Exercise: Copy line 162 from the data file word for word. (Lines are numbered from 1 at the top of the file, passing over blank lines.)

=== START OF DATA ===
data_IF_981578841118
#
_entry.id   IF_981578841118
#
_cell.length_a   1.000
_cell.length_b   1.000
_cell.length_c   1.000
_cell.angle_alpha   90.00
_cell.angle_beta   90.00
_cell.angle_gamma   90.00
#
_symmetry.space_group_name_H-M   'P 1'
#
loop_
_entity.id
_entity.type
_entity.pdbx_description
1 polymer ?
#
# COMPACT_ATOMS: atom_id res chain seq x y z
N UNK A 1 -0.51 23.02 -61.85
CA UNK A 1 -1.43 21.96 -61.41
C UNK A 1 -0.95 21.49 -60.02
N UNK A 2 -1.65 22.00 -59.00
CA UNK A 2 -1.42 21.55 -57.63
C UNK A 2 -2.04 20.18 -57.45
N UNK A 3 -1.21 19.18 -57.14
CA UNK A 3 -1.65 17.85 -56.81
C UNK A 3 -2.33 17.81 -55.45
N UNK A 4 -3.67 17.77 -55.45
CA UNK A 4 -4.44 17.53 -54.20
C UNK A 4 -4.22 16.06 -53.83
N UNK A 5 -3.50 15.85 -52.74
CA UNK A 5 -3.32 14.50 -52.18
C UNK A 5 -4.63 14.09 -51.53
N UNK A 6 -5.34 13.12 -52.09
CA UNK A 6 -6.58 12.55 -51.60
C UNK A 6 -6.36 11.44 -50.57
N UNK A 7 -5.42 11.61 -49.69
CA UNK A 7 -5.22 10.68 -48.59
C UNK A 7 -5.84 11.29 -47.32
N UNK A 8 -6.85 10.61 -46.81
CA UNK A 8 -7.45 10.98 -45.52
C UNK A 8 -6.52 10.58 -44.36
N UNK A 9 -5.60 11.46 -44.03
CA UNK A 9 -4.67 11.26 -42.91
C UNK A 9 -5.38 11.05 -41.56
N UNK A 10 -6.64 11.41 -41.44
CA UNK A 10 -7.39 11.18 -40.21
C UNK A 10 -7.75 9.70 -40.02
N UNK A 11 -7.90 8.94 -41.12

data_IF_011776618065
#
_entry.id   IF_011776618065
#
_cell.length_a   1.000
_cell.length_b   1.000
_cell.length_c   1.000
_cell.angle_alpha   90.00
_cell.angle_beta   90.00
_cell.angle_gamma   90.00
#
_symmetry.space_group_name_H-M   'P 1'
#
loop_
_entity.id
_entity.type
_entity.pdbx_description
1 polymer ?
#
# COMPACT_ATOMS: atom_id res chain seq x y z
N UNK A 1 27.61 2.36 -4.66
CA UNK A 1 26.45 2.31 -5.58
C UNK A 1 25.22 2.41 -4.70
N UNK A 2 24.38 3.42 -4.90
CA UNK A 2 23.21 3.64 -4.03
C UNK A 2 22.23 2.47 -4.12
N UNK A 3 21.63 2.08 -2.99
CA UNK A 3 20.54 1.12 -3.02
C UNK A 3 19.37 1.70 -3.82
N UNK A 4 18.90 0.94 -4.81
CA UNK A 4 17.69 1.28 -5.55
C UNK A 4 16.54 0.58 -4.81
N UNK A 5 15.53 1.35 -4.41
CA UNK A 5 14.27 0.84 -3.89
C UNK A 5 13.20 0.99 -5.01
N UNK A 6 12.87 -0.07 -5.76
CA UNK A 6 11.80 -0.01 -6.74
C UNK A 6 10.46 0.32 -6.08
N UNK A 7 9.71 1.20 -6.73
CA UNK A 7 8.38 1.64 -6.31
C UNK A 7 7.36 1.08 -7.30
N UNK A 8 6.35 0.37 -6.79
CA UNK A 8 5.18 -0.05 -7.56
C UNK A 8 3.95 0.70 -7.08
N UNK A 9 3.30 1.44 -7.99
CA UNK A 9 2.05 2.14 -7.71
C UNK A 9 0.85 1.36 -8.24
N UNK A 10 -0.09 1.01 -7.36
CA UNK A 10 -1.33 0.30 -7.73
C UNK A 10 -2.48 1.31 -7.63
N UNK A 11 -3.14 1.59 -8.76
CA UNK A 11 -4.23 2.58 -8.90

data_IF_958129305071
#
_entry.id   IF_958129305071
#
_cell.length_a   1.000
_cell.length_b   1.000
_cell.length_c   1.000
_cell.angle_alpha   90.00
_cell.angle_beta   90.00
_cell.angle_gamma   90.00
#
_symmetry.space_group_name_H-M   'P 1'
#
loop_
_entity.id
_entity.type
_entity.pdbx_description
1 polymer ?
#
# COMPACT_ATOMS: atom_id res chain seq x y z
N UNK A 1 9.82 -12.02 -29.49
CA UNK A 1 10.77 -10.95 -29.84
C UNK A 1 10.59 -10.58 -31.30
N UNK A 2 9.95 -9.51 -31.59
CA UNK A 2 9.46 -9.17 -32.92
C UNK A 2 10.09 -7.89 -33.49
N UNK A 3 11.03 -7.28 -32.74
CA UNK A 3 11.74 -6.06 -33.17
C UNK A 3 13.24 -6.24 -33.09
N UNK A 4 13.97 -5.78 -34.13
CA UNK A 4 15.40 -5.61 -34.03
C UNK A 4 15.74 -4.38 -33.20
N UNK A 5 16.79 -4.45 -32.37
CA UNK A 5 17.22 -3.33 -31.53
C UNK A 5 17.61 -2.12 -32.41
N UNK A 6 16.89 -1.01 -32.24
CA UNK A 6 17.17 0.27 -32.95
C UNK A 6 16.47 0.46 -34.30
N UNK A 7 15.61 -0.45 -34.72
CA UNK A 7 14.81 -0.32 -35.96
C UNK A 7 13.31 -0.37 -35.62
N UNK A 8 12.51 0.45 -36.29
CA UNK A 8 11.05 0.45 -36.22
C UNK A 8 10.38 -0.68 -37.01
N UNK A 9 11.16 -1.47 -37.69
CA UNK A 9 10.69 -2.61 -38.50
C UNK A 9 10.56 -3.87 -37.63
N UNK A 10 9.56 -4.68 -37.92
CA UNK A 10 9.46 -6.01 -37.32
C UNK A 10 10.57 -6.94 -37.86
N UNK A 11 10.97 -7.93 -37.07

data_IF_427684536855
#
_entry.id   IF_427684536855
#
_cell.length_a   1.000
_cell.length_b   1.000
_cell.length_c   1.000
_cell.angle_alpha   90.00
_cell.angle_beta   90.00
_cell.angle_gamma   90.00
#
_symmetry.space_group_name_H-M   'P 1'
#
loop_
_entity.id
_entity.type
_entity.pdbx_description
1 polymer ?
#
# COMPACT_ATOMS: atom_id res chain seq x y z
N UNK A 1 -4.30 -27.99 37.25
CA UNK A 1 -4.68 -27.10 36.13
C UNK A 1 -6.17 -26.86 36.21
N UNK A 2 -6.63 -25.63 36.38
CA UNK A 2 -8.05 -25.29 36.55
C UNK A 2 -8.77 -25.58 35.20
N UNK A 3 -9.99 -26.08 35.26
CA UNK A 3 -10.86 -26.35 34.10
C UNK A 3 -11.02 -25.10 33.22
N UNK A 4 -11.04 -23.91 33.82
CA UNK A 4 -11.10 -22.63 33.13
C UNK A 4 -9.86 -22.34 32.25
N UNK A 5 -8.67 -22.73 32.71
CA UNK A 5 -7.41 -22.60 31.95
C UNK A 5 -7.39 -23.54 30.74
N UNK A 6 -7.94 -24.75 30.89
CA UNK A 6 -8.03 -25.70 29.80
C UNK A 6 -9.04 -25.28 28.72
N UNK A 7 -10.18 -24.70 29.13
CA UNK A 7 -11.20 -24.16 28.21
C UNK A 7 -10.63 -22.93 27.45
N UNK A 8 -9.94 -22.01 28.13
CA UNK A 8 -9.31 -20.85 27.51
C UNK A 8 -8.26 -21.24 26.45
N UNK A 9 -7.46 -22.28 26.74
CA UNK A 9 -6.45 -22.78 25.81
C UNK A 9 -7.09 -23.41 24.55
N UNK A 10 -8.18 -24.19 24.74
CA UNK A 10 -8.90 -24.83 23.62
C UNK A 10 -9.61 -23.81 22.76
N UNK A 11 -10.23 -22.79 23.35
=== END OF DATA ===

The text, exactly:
_cell.angle_alpha   90.00